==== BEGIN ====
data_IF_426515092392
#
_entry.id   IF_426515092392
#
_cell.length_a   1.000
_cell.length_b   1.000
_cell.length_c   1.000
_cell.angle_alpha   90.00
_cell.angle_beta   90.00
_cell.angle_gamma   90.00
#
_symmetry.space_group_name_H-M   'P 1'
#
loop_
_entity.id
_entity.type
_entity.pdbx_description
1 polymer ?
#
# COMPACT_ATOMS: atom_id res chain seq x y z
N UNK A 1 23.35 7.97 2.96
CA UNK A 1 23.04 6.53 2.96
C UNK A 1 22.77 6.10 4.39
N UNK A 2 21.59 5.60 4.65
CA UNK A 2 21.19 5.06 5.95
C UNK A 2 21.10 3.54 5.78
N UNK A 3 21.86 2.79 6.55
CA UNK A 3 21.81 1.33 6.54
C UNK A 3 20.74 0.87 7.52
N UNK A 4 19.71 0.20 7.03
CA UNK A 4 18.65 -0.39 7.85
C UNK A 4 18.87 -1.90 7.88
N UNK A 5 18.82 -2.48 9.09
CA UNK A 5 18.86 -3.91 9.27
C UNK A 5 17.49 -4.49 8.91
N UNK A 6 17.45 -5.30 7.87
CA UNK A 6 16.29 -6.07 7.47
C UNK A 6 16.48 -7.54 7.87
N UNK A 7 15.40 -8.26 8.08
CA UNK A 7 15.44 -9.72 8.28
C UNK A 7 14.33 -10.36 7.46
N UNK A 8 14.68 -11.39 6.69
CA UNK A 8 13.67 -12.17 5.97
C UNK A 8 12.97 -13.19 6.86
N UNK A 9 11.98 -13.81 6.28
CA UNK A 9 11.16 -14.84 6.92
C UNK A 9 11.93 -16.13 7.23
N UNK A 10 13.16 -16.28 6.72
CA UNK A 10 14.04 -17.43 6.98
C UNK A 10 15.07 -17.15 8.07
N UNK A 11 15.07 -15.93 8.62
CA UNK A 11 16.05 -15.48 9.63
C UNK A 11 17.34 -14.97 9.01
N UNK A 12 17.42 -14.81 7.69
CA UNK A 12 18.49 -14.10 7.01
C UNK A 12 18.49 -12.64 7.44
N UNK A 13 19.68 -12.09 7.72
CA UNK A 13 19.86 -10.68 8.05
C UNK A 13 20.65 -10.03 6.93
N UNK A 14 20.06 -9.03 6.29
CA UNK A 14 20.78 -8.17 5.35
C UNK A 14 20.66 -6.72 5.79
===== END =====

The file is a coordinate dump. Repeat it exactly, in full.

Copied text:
data_IF_426515092392
#
_entry.id   IF_426515092392
#
_cell.length_a   1.000
_cell.length_b   1.000
_cell.length_c   1.000
_cell.angle_alpha   90.00
_cell.angle_beta   90.00
_cell.angle_gamma   90.00
#
_symmetry.space_group_name_H-M   'P 1'
#
loop_
_entity.id
_entity.type
_entity.pdbx_description
1 polymer ?
#
# COMPACT_ATOMS: atom_id res chain seq x y z
N UNK A 1 23.35 7.97 2.96
CA UNK A 1 23.04 6.53 2.96
C UNK A 1 22.77 6.10 4.39
N UNK A 2 21.59 5.60 4.65
CA UNK A 2 21.19 5.06 5.95
C UNK A 2 21.10 3.54 5.78
N UNK A 3 21.86 2.79 6.55
CA UNK A 3 21.81 1.33 6.54
C UNK A 3 20.74 0.87 7.52
N UNK A 4 19.71 0.20 7.03
CA UNK A 4 18.65 -0.39 7.85
C UNK A 4 18.87 -1.90 7.88
N UNK A 5 18.82 -2.48 9.09
CA UNK A 5 18.86 -3.91 9.27
C UNK A 5 17.49 -4.49 8.91
N UNK A 6 17.45 -5.30 7.87
CA UNK A 6 16.29 -6.07 7.47
C UNK A 6 16.48 -7.54 7.87
N UNK A 7 15.40 -8.26 8.08
CA UNK A 7 15.44 -9.72 8.28
C UNK A 7 14.33 -10.36 7.46
N UNK A 8 14.68 -11.39 6.69
CA UNK A 8 13.67 -12.17 5.97
C UNK A 8 12.97 -13.19 6.86
N UNK A 9 11.98 -13.81 6.28
CA UNK A 9 11.16 -14.84 6.92
C UNK A 9 11.93 -16.13 7.23
N UNK A 10 13.16 -16.28 6.72
CA UNK A 10 14.04 -17.43 6.98
C UNK A 10 15.07 -17.15 8.07
N UNK A 11 15.07 -15.93 8.62
CA UNK A 11 16.05 -15.48 9.63
C UNK A 11 17.34 -14.97 9.01
N UNK A 12 17.42 -14.81 7.69
CA UNK A 12 18.49 -14.10 7.01
C UNK A 12 18.49 -12.64 7.44
N UNK A 13 19.68 -12.09 7.72
CA UNK A 13 19.86 -10.68 8.05
C UNK A 13 20.65 -10.03 6.93
N UNK A 14 20.06 -9.03 6.29
CA UNK A 14 20.78 -8.17 5.35
C UNK A 14 20.66 -6.72 5.79